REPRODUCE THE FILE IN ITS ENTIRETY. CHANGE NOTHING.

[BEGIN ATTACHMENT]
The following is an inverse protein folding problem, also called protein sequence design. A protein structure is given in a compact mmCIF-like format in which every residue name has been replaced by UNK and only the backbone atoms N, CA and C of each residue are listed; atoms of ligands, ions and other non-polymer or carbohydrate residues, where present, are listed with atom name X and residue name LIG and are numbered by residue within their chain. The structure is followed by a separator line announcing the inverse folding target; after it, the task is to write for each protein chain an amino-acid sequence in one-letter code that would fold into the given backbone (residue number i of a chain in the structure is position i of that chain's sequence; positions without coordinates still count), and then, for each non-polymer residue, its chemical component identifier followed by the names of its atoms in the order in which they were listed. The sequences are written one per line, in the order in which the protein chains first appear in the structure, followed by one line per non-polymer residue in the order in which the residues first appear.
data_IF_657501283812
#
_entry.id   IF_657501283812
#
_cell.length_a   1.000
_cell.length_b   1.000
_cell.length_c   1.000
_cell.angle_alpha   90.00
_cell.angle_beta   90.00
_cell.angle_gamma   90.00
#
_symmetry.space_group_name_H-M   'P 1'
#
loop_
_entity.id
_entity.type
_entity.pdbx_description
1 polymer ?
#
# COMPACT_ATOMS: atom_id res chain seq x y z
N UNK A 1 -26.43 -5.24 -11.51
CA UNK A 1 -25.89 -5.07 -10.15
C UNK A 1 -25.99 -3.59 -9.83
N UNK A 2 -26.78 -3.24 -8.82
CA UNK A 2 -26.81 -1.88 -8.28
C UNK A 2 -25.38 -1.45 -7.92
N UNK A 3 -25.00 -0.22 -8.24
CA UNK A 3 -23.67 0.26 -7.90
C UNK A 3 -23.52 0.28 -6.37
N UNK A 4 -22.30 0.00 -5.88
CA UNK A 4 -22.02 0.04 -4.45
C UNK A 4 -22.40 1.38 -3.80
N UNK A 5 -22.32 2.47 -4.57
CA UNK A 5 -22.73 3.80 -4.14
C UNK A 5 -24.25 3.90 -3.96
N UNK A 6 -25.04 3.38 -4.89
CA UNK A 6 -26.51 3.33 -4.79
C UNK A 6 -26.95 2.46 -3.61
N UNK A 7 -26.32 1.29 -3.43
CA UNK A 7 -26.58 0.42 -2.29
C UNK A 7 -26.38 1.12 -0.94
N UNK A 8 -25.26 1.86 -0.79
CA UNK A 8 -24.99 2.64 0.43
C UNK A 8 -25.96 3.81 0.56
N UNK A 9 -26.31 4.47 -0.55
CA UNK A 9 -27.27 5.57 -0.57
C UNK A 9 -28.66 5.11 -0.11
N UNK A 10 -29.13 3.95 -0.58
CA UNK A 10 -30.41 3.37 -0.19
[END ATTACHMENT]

The following is an inverse protein folding problem, also called protein sequence design. A protein structure is given in a compact mmCIF-like format in which every residue name has been replaced by UNK and only the backbone atoms N, CA and C of each residue are listed; atoms of ligands, ions and other non-polymer or carbohydrate residues, where present, are listed with atom name X and residue name LIG and are numbered by residue within their chain. The structure is followed by a separator line announcing the inverse folding target; after it, the task is to write for each protein chain an amino-acid sequence in one-letter code that would fold into the given backbone (residue number i of a chain in the structure is position i of that chain's sequence; positions without coordinates still count), and then, for each non-polymer residue, its chemical component identifier followed by the names of its atoms in the order in which they were listed. The sequences are written one per line, in the order in which the protein chains first appear in the structure, followed by one line per non-polymer residue in the order in which the residues first appear.
data_IF_657501283812
#
_entry.id   IF_657501283812
#
_cell.length_a   1.000
_cell.length_b   1.000
_cell.length_c   1.000
_cell.angle_alpha   90.00
_cell.angle_beta   90.00
_cell.angle_gamma   90.00
#
_symmetry.space_group_name_H-M   'P 1'
#
loop_
_entity.id
_entity.type
_entity.pdbx_description
1 polymer ?
#
# COMPACT_ATOMS: atom_id res chain seq x y z
N UNK A 1 -26.43 -5.24 -11.51
CA UNK A 1 -25.89 -5.07 -10.15
C UNK A 1 -25.99 -3.59 -9.83
N UNK A 2 -26.78 -3.24 -8.82
CA UNK A 2 -26.81 -1.88 -8.28
C UNK A 2 -25.38 -1.45 -7.92
N UNK A 3 -25.00 -0.22 -8.24
CA UNK A 3 -23.67 0.26 -7.90
C UNK A 3 -23.52 0.28 -6.37
N UNK A 4 -22.30 0.00 -5.88
CA UNK A 4 -22.02 0.04 -4.45
C UNK A 4 -22.40 1.38 -3.80
N UNK A 5 -22.32 2.47 -4.57
CA UNK A 5 -22.73 3.80 -4.14
C UNK A 5 -24.25 3.90 -3.96
N UNK A 6 -25.04 3.38 -4.89
CA UNK A 6 -26.51 3.33 -4.79
C UNK A 6 -26.95 2.46 -3.61
N UNK A 7 -26.32 1.29 -3.43
CA UNK A 7 -26.58 0.42 -2.29
C UNK A 7 -26.38 1.12 -0.94
N UNK A 8 -25.26 1.86 -0.79
CA UNK A 8 -24.99 2.64 0.43
C UNK A 8 -25.96 3.81 0.56
N UNK A 9 -26.31 4.47 -0.55
CA UNK A 9 -27.27 5.57 -0.57
C UNK A 9 -28.66 5.11 -0.11
N UNK A 10 -29.13 3.95 -0.58
CA UNK A 10 -30.41 3.37 -0.19